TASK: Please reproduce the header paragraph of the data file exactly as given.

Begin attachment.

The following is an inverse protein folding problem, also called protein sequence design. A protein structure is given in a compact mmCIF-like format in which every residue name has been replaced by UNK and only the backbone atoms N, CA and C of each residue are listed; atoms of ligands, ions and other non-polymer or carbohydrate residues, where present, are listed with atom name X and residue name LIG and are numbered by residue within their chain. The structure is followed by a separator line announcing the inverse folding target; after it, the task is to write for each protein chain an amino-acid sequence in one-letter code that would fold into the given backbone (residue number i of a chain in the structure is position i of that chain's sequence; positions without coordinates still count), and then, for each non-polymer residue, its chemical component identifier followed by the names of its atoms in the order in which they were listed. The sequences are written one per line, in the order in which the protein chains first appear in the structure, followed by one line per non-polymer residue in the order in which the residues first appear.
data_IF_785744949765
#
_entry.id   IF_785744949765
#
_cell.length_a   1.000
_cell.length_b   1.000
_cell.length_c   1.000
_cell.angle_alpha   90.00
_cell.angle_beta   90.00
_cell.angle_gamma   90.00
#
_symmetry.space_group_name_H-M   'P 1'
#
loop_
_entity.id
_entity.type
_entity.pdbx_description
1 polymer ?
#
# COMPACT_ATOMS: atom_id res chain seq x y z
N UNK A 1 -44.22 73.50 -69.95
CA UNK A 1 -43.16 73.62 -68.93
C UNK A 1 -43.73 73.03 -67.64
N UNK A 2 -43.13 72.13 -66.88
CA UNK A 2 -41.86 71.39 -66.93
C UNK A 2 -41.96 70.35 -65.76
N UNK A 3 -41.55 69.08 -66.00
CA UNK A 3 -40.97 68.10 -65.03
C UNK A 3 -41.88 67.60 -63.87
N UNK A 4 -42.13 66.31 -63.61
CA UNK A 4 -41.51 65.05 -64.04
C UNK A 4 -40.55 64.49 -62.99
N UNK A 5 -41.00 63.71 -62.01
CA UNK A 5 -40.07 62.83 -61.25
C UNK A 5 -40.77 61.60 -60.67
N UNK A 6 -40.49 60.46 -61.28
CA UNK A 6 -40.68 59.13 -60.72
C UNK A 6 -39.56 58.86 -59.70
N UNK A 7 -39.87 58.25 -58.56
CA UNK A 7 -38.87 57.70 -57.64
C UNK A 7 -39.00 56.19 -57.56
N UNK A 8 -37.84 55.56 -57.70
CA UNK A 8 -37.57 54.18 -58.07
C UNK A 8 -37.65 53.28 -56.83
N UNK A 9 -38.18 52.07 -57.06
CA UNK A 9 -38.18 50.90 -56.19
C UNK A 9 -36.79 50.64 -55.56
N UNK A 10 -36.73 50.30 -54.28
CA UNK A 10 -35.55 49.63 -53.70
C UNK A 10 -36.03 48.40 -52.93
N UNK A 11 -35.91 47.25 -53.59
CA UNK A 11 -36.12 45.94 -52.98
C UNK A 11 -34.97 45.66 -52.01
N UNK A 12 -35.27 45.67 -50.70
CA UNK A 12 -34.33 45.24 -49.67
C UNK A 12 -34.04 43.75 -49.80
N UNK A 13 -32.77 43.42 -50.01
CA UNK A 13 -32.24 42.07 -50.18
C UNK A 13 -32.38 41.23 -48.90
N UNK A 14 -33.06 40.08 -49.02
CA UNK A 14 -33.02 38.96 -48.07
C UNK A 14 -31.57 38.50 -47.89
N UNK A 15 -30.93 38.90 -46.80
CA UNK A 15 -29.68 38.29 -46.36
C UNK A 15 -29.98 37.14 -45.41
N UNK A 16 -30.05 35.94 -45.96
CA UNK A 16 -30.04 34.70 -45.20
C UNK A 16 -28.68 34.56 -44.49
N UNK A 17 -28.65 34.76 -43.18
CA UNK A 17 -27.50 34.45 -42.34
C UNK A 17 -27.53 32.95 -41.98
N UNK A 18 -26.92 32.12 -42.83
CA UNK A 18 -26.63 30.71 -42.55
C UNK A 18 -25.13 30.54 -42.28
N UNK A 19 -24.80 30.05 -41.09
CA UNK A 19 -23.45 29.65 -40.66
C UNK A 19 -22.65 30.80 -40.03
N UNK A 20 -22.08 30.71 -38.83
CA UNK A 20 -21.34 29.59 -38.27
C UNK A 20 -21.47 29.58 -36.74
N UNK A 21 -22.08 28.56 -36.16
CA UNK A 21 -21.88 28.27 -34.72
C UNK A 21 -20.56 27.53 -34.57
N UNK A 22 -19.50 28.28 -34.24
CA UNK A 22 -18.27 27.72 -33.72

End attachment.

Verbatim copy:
The following is an inverse protein folding problem, also called protein sequence design. A protein structure is given in a compact mmCIF-like format in which every residue name has been replaced by UNK and only the backbone atoms N, CA and C of each residue are listed; atoms of ligands, ions and other non-polymer or carbohydrate residues, where present, are listed with atom name X and residue name LIG and are numbered by residue within their chain. The structure is followed by a separator line announcing the inverse folding target; after it, the task is to write for each protein chain an amino-acid sequence in one-letter code that would fold into the given backbone (residue number i of a chain in the structure is position i of that chain's sequence; positions without coordinates still count), and then, for each non-polymer residue, its chemical component identifier followed by the names of its atoms in the order in which they were listed. The sequences are written one per line, in the order in which the protein chains first appear in the structure, followed by one line per non-polymer residue in the order in which the residues first appear.